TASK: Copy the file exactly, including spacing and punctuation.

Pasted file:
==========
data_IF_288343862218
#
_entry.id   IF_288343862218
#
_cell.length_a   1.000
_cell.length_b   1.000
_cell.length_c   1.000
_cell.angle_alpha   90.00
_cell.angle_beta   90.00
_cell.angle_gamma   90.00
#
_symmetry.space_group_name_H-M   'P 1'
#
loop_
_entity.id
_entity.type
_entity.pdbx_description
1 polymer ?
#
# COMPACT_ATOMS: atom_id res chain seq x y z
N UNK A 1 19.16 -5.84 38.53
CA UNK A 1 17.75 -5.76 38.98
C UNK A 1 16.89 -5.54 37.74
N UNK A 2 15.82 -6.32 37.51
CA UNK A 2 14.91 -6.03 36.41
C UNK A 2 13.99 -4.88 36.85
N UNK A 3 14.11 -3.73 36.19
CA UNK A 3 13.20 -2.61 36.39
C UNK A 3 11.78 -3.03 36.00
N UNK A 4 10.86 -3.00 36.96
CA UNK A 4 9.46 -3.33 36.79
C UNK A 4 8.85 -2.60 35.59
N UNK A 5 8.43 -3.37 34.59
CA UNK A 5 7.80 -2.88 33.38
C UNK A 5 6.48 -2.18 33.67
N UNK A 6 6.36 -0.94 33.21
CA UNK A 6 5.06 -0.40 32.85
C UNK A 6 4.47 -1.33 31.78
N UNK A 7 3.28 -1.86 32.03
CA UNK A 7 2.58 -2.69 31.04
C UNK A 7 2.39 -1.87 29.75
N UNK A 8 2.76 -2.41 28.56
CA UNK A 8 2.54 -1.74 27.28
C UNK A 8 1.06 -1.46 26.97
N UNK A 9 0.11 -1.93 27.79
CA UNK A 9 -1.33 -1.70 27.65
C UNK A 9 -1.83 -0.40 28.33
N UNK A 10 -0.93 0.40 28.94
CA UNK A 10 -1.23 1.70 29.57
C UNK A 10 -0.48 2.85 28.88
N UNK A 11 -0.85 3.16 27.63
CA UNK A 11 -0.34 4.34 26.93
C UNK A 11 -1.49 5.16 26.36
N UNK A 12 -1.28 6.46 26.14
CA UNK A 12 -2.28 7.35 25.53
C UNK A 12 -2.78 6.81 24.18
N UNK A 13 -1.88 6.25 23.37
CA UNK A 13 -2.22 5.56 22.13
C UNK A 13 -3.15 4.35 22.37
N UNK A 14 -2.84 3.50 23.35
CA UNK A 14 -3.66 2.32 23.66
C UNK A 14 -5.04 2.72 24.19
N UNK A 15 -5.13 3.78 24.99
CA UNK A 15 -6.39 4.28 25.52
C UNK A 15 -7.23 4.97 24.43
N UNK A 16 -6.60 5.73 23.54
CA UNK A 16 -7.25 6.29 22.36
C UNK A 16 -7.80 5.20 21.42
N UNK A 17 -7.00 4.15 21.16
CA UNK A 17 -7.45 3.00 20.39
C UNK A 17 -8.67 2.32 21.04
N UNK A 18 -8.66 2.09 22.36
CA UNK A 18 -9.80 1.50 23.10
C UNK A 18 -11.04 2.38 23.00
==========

data_IF_288343862218
#
_entry.id   IF_288343862218
#
_cell.length_a   1.000
_cell.length_b   1.000
_cell.length_c   1.000
_cell.angle_alpha   90.00
_cell.angle_beta   90.00
_cell.angle_gamma   90.00
#
_symmetry.space_group_name_H-M   'P 1'
#
loop_
_entity.id
_entity.type
_entity.pdbx_description
1 polymer ?
#
# COMPACT_ATOMS: atom_id res chain seq x y z
N UNK A 1 19.16 -5.84 38.53
CA UNK A 1 17.75 -5.76 38.98
C UNK A 1 16.89 -5.54 37.74
N UNK A 2 15.82 -6.32 37.51
CA UNK A 2 14.91 -6.03 36.41
C UNK A 2 13.99 -4.88 36.85
N UNK A 3 14.11 -3.73 36.19
CA UNK A 3 13.20 -2.61 36.39
C UNK A 3 11.78 -3.03 36.00
N UNK A 4 10.86 -3.00 36.96
CA UNK A 4 9.46 -3.33 36.79
C UNK A 4 8.85 -2.60 35.59
N UNK A 5 8.43 -3.37 34.59
CA UNK A 5 7.80 -2.88 33.38
C UNK A 5 6.48 -2.18 33.67
N UNK A 6 6.36 -0.94 33.21
CA UNK A 6 5.06 -0.40 32.85
C UNK A 6 4.47 -1.33 31.78
N UNK A 7 3.28 -1.86 32.03
CA UNK A 7 2.58 -2.69 31.04
C UNK A 7 2.39 -1.87 29.75
N UNK A 8 2.76 -2.41 28.56
CA UNK A 8 2.54 -1.74 27.28
C UNK A 8 1.06 -1.46 26.97
N UNK A 9 0.11 -1.93 27.79
CA UNK A 9 -1.33 -1.70 27.65
C UNK A 9 -1.83 -0.40 28.33
N UNK A 10 -0.93 0.40 28.94
CA UNK A 10 -1.23 1.70 29.57
C UNK A 10 -0.48 2.85 28.88
N UNK A 11 -0.85 3.16 27.63
CA UNK A 11 -0.34 4.34 26.93
C UNK A 11 -1.49 5.16 26.36
N UNK A 12 -1.28 6.46 26.14
CA UNK A 12 -2.28 7.35 25.53
C UNK A 12 -2.78 6.81 24.18
N UNK A 13 -1.88 6.25 23.37
CA UNK A 13 -2.22 5.56 22.13
C UNK A 13 -3.15 4.35 22.37
N UNK A 14 -2.84 3.50 23.35
CA UNK A 14 -3.66 2.32 23.66
C UNK A 14 -5.04 2.72 24.19
N UNK A 15 -5.13 3.78 24.99
CA UNK A 15 -6.39 4.28 25.52
C UNK A 15 -7.23 4.97 24.43
N UNK A 16 -6.60 5.73 23.54
CA UNK A 16 -7.25 6.29 22.36
C UNK A 16 -7.80 5.20 21.42
N UNK A 17 -7.00 4.15 21.16
CA UNK A 17 -7.45 3.00 20.39
C UNK A 17 -8.67 2.32 21.04
N UNK A 18 -8.66 2.09 22.36
CA UNK A 18 -9.80 1.50 23.10
C UNK A 18 -11.04 2.38 23.00